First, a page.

- The Washington Times - Monday, April 6, 2009

WASHINGTON (AP) - The Supreme Court has ruled against the Navajo Nation for a second time in its battle with the federal government over whether the tribe should have gotten more money for coal on its land.

The high court, in an unanimous opinion Monday, reversed a decision by the U.S. Court of Appeals for the Federal Circuit.

The appeals court had said the federal government failed to uphold its trust duties to the Navajo Nation and that the tribe is entitled to damages from the government.

The tribe has alleged that Peabody Energy conspired with the Interior Department to persuade the tribe to accept a lower royalty than other government officials believed the tribe should be paid for coal on its land.

The Navajos claim the government’s breach of trust cost them as much as $600 million in lost coal royalties.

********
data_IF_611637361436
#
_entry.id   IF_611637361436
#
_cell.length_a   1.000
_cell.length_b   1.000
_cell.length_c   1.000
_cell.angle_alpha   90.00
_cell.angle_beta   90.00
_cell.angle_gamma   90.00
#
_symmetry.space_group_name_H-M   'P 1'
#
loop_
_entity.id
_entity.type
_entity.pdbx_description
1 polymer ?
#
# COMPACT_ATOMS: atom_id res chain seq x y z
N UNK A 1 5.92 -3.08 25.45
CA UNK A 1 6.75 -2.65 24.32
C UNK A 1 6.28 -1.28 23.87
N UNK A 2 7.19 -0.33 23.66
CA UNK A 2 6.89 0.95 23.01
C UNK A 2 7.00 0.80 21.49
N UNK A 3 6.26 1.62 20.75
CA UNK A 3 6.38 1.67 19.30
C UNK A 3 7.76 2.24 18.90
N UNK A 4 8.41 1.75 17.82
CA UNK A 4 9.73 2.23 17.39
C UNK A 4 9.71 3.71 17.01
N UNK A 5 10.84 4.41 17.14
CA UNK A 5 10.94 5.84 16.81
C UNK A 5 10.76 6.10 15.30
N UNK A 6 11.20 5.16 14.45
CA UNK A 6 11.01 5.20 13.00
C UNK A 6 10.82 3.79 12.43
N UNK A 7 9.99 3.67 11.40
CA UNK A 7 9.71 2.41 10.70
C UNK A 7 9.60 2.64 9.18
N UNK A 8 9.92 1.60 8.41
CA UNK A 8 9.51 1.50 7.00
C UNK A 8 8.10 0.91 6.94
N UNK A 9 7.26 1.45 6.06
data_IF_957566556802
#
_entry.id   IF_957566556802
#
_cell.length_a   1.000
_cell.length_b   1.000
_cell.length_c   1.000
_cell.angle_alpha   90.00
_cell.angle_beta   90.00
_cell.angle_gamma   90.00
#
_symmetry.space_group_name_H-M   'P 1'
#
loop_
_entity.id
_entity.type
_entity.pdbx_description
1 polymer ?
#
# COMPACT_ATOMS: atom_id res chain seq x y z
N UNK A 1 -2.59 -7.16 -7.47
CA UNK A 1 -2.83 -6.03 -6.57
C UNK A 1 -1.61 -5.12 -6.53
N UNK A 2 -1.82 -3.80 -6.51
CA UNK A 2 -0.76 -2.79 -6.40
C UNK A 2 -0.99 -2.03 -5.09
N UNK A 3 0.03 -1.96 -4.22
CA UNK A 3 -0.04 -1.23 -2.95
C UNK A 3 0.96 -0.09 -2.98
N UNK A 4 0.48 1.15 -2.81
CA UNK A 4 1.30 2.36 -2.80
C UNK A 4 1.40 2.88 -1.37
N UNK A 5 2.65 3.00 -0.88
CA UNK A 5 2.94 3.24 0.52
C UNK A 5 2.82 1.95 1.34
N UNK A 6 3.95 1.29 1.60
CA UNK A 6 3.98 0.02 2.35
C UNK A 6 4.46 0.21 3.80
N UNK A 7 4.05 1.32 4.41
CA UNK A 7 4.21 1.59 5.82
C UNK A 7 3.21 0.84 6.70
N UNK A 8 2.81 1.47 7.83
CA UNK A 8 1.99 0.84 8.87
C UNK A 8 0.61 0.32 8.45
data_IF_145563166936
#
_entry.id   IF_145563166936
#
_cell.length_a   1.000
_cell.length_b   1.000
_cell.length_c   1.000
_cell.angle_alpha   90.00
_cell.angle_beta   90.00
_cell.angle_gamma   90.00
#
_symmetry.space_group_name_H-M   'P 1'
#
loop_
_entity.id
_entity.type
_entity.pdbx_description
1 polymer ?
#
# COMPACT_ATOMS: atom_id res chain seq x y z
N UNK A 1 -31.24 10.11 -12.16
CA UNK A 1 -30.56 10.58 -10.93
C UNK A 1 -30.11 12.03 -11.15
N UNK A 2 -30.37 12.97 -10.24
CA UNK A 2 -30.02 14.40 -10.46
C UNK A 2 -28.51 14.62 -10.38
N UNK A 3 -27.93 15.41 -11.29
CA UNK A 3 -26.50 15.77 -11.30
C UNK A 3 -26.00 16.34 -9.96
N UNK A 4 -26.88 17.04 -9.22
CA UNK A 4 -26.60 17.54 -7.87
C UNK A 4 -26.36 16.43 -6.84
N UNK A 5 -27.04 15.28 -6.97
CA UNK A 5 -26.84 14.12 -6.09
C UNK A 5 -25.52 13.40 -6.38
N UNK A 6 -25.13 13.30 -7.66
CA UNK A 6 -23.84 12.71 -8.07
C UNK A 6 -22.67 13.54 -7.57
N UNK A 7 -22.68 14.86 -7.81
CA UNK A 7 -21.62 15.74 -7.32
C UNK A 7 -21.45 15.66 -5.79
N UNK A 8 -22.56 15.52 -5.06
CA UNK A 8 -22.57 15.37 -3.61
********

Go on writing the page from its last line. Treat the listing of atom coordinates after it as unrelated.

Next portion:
This is the second victory for the federal government in this case. The Supreme Court ruled in 2003 the Interior Department had protected the tribe’s interests under the Indian Mineral Leasing Act.

“Today we hold, once again, that the tribe’s claim for compensation fails,” said Justice Antonin Scalia, writing for the court. “This matter should now be regarded as closed.”

The case is United States v. Navajo Nation, 07-1410.

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